Saturday, at Iowa State University, more than 500 active leaders from 56 organizations spent a day in general sessions and workshops uniting around issues and strategies at the Working Families Summit. I had been to Iowa in previous presidential election years as Presidential campaigns warmed up, but Saturday's conference was not about a candidate or even a platform. It was broader than that.
Recognizing that the leading candidates who are eventually the party nominees will raise and spend in excess of $2 billion, on Saturday, Iowans were energized by the longer road through the nominating process, the 2016 election and beyond. Big money in politics has changed our democracy but, on Saturday, populism was alive and well -- despite the hard path ahead.
We were labor and green, students and seniors, farmers and community organizers, urban and rural, immigrants and native born, all realizing that more than ever, we have a common narrative based on democracy and economic justice that goes beyond our organizational silos, as important as those silos may be.
In years past, hosts of a meeting like this might have invited presidential candidates. But these 56 organizations with tens of thousands of Iowa members realize now that the path to real change on the national level is blocked by structural issues in our democracy and will likely continue to be blocked for years to come.
For a presidential candidate, the current debate on Fast Track and the Trans-Pacific Partnership is central to credibility on any claim to a populist agenda. The issue in Iowa is not trade or no trade, as some apologists for Fast Track try to argue. The issue is what kind of ground rules do we want so that we can evaluate trade deals after 20 years of corporate trade agreements that mostly are meant to protect the investment profits of multinational corporations.
For example, why is the U.S. the only nation of the 12 current TPP partners considering Fast Track? Under Fast Track, Congress all but signs off on adoption of trade deals for the next six years with no authority to amend, and agrees to quick up or down votes. This goes well beyond the TPP and President Obama, since Fast Track would likely last for six years. Eight of the 12 TPP nations are democracies and their parliament or Congress will read the full document before taking any action. With 90 percent of the TPP already negotiated, the only real reason for Fast Track for the TPP is the growing realization that the TPP never would be adopted if it was subject to careful review and meaningful congressional oversight.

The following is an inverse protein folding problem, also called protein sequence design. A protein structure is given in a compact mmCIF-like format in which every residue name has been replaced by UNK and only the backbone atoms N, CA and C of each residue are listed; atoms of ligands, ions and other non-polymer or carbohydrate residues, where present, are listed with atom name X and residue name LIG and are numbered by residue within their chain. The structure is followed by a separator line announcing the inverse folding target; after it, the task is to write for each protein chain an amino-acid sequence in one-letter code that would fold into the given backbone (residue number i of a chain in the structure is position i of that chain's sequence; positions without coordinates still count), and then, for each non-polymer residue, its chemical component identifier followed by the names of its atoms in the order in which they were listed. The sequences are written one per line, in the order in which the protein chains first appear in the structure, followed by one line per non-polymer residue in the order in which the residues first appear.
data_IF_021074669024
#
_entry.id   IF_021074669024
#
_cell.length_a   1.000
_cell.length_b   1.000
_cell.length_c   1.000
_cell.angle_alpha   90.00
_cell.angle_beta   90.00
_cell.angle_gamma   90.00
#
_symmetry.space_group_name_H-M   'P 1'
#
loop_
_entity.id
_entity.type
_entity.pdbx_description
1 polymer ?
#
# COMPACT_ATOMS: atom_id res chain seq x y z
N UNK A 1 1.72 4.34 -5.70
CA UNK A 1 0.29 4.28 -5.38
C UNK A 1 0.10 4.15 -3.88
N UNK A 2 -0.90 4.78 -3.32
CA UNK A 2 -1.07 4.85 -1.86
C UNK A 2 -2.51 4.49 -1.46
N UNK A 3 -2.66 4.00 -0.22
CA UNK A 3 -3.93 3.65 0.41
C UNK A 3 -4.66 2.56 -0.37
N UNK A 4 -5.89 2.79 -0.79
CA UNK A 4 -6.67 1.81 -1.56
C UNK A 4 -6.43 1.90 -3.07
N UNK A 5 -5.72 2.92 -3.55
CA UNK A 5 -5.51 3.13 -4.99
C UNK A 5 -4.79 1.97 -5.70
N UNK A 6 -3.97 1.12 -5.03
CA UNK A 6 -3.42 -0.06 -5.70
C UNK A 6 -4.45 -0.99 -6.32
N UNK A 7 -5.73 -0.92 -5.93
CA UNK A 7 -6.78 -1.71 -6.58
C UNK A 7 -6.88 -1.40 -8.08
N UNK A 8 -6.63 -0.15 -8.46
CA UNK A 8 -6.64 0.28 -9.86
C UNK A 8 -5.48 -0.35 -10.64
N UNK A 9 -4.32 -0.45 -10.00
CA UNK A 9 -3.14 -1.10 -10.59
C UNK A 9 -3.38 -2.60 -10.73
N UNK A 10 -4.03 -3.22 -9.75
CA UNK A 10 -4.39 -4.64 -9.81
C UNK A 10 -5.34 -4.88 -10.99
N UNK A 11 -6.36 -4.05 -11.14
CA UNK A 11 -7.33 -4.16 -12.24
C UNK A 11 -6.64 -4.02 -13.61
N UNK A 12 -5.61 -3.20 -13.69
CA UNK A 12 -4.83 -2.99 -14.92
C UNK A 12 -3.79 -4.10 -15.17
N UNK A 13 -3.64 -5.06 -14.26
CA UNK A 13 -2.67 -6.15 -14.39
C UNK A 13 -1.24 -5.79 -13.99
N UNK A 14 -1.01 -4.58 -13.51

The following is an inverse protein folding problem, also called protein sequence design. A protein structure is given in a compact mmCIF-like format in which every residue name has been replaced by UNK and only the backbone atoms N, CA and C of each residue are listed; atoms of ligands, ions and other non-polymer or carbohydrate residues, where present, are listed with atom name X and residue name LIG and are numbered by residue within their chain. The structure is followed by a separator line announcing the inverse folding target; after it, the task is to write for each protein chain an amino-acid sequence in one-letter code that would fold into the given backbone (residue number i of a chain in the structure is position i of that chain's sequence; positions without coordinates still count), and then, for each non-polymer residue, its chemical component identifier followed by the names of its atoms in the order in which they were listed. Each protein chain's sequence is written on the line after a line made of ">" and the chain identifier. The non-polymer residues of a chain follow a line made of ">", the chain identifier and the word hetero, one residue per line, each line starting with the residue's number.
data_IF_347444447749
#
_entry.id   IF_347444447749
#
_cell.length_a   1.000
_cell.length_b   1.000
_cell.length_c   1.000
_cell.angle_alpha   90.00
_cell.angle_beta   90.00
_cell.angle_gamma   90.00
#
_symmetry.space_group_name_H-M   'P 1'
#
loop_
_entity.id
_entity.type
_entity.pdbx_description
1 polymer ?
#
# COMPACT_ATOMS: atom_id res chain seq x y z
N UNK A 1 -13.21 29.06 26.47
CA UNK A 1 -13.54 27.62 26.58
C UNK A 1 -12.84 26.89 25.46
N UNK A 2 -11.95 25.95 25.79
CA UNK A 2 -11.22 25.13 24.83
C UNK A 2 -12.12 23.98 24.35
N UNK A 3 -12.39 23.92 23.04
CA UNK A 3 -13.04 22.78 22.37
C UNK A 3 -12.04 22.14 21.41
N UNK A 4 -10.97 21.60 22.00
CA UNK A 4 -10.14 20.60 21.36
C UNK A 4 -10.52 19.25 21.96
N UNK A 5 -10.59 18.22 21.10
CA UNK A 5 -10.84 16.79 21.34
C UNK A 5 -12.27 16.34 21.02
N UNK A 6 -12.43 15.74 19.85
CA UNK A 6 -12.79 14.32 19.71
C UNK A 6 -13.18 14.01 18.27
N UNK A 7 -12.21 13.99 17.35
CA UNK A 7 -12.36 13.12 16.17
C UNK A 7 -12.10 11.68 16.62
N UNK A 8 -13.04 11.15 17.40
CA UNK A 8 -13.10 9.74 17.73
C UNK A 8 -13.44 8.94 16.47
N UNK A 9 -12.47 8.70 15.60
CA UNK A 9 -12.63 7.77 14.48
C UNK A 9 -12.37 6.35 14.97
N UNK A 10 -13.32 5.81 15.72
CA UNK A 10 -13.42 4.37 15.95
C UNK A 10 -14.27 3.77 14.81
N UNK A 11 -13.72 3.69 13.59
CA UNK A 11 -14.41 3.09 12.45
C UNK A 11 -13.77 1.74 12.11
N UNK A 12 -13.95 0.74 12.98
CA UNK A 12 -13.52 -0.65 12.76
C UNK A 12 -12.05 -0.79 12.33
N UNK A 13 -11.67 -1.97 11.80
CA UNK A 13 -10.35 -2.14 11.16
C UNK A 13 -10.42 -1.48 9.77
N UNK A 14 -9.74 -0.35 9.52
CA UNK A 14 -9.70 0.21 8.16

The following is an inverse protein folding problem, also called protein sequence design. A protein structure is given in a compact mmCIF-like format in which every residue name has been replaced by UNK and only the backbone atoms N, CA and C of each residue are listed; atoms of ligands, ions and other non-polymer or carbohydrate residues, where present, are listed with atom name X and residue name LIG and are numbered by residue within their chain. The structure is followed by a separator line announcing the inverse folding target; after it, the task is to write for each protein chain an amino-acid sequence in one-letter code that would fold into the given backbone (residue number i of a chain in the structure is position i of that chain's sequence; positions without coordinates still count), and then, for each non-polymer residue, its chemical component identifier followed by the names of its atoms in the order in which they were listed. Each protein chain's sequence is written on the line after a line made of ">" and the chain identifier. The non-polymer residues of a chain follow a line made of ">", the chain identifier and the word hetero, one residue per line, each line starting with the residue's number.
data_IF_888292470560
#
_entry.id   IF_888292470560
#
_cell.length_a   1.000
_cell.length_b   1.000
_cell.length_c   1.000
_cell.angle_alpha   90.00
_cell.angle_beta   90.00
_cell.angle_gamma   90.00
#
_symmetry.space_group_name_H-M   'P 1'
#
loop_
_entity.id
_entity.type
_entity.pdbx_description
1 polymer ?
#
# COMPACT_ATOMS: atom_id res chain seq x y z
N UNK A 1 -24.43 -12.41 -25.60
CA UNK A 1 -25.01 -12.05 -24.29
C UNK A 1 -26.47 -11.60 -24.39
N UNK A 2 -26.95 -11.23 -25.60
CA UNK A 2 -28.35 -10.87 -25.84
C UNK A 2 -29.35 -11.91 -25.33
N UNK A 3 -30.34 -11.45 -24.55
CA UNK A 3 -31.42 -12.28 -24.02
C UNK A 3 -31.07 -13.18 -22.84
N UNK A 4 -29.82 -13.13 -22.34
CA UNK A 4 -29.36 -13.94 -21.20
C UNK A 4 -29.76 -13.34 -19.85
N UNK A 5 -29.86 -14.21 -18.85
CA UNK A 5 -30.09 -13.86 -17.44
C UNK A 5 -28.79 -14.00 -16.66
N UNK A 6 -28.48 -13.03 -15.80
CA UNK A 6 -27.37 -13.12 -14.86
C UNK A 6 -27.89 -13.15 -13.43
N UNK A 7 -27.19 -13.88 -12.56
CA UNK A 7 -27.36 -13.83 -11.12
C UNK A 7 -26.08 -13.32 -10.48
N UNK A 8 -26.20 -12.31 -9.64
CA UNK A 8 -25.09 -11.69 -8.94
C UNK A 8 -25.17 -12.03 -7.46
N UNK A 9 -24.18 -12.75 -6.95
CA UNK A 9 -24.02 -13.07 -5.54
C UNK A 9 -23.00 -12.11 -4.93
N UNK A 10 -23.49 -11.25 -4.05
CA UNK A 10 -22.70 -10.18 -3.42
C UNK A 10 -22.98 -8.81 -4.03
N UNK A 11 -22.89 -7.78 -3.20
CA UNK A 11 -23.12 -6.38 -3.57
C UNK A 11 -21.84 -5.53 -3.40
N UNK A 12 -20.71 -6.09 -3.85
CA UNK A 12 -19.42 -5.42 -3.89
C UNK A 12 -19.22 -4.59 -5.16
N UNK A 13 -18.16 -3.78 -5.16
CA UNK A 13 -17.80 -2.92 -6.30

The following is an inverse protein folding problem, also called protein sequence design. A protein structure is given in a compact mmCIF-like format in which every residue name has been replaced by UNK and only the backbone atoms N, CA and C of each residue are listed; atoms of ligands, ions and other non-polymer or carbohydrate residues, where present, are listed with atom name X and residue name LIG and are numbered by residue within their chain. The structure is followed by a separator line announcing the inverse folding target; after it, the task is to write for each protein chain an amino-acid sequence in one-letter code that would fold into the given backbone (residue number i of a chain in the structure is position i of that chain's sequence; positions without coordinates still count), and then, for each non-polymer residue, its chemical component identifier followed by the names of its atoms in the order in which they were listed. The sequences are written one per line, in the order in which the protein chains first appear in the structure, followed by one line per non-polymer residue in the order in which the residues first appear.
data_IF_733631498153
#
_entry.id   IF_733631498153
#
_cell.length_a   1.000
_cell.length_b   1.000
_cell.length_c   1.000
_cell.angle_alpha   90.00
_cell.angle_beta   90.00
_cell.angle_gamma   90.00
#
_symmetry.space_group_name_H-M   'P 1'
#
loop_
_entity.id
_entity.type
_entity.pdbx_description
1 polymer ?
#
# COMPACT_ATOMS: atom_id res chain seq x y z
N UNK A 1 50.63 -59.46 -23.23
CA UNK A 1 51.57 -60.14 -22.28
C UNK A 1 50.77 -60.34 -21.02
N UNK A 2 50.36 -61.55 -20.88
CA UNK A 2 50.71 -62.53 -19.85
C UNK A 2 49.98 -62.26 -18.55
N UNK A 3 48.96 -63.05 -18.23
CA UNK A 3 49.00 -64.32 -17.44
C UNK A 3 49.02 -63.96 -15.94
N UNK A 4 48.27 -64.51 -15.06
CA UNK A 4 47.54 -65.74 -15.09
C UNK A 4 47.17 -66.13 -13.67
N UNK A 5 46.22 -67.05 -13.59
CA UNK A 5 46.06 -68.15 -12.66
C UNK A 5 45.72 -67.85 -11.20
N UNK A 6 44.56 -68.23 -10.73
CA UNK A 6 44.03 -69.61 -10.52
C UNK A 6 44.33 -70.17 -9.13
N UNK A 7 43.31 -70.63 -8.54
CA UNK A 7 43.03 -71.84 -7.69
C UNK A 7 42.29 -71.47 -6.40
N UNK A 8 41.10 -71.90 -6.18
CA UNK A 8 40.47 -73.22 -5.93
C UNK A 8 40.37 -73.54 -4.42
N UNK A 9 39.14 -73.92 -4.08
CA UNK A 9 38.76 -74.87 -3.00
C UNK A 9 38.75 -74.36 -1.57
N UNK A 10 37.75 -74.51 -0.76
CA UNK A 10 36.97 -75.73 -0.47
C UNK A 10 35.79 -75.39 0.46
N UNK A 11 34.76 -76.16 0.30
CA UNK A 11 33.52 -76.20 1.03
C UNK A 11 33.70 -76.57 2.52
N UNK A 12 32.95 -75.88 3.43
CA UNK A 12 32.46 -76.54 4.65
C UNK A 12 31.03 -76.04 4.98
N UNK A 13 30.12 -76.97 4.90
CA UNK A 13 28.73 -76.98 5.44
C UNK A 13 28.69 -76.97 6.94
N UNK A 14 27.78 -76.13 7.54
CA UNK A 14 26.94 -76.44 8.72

Why has there been little modification in the Investor State Dispute Settlement (ISDS) process in the leaked chapters of TPP despite rising global opposition? ISDS means private and virtually secret tribunals where multinational corporations can sue national and local governments for any governmental action that limits the corporation's future profits. Currently there are 500 such cases pending.
Philip Morris has sued Australia and Uruguay for implementing plain package cigarette labeling. Occidental Petroleum has won a $2.3 billion judgment against Peru for limiting its right to drill based on environmental concerns. The U.S. Trade Representative answers the criticism by saying the U.S. has not lost a case yet. But Ambassador Froman knows full well that ISDS provides incentives for moving investment outside the U.S., by guaranteeing that future profits are insulated from stronger environmental or other regulations in other nations.
Democratic presidential contenders campaigning in Iowa need to step up now and tell us "which side they are on." The President controls trade policy so what these candidates say on trade is far more consequential than on issues that require congressional approval.
For Democrats campaigning in Iowa, the case is even clearer. Two-thirds of Senate Democrats and 80-plus percent of House Democrats are opposing Fast Track. Are we going to nominate a Presidential candidate who turns her/his back on those who are running for office at the same time? Just as importantly in Iowa and across the nation, the entire base of the Democratic Party is saying "No" to Fast Track.
Secretary Clinton, Senator Sanders and other Democrats in Iowa owe it to the Party to speak out now when it matters. Particularly in the House, the vote in several weeks will be very close. Dodging the issue will lead to little accountability in the campaign and in the years ahead.
Saturday was inspirational for so many reasons. For me it renewed my hope that working families in Iowa and across our nation are ready to Stand Up and Fight Back!
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